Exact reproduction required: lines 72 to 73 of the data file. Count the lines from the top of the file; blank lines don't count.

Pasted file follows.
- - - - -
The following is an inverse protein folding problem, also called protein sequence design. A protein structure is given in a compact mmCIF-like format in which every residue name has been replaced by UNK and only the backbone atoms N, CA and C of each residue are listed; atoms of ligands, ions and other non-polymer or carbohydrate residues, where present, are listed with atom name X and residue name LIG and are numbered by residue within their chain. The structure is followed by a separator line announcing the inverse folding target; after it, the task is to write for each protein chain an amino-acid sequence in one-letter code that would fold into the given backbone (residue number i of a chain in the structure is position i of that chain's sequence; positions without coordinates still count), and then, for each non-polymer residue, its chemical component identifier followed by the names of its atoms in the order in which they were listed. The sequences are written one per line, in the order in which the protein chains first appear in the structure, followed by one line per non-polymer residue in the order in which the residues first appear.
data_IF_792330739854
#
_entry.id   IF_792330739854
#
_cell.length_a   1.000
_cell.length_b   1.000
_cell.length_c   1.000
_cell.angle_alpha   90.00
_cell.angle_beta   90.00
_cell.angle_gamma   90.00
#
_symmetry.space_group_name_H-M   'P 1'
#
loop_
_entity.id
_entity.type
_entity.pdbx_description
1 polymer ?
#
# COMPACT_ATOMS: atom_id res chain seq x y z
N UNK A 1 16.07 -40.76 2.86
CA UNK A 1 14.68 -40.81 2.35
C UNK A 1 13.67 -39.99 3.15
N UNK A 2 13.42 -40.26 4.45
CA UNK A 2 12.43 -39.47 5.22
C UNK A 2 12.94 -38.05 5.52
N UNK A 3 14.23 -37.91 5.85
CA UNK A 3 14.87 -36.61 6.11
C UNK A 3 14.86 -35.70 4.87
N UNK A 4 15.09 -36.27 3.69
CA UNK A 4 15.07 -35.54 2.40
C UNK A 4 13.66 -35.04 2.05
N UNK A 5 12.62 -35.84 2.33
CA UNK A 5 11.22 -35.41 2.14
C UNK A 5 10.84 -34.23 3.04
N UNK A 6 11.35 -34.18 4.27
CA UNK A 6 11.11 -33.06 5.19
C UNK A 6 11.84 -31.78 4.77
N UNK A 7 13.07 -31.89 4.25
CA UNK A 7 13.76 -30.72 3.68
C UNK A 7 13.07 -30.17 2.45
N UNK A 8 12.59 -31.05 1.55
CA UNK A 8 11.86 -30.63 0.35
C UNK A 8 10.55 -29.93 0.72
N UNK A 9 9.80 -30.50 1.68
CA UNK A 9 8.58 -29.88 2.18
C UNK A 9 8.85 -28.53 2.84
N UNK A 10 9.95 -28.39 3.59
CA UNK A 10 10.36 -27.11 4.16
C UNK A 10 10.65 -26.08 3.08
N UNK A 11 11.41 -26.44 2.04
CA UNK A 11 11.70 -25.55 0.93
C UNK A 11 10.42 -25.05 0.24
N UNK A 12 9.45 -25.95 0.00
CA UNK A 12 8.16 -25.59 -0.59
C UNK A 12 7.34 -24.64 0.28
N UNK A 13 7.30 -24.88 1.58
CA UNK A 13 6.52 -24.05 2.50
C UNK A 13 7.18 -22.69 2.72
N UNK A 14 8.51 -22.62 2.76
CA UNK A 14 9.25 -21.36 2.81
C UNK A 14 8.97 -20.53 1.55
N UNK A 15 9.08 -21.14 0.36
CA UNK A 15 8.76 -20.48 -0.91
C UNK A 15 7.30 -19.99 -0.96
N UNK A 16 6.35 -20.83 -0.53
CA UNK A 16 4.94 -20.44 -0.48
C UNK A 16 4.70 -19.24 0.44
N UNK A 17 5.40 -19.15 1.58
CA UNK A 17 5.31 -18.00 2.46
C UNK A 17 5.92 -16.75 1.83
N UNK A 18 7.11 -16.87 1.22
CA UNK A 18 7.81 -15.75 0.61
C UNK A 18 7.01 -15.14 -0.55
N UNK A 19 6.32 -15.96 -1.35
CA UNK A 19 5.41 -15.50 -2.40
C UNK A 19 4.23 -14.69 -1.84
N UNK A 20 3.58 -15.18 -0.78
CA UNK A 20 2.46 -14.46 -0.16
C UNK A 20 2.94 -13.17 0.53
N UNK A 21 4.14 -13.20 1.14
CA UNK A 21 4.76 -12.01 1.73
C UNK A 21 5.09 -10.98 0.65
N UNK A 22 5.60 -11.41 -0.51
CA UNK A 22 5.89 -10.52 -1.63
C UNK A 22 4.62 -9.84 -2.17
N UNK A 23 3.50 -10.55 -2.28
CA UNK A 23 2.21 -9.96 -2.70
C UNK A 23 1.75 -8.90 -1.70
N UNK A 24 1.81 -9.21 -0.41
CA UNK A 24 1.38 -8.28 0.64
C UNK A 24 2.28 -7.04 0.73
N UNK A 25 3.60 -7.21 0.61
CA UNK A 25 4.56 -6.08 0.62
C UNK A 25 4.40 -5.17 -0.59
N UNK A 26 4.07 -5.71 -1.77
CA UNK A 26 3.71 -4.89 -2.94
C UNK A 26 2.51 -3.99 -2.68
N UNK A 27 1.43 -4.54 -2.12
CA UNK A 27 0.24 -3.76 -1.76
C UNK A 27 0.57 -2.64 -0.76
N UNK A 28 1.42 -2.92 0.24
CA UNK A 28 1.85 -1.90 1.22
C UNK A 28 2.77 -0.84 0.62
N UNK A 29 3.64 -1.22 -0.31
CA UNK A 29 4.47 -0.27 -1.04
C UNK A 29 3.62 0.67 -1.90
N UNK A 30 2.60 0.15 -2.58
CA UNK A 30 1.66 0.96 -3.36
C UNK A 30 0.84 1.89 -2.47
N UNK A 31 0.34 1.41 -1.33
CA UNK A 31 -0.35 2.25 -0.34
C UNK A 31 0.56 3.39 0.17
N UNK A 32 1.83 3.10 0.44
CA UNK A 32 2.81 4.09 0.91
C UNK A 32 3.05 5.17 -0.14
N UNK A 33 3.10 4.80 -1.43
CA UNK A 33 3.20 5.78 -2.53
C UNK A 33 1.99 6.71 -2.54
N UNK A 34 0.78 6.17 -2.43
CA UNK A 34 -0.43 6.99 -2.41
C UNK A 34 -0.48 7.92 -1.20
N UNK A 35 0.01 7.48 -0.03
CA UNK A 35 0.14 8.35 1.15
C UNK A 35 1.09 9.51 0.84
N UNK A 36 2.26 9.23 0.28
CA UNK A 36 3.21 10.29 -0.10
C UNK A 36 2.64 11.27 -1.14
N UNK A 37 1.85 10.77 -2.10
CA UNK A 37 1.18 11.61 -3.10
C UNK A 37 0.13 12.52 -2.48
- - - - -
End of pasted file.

C UNK A 17 5.92 -16.75 1.83
N UNK A 18 7.11 -16.87 1.22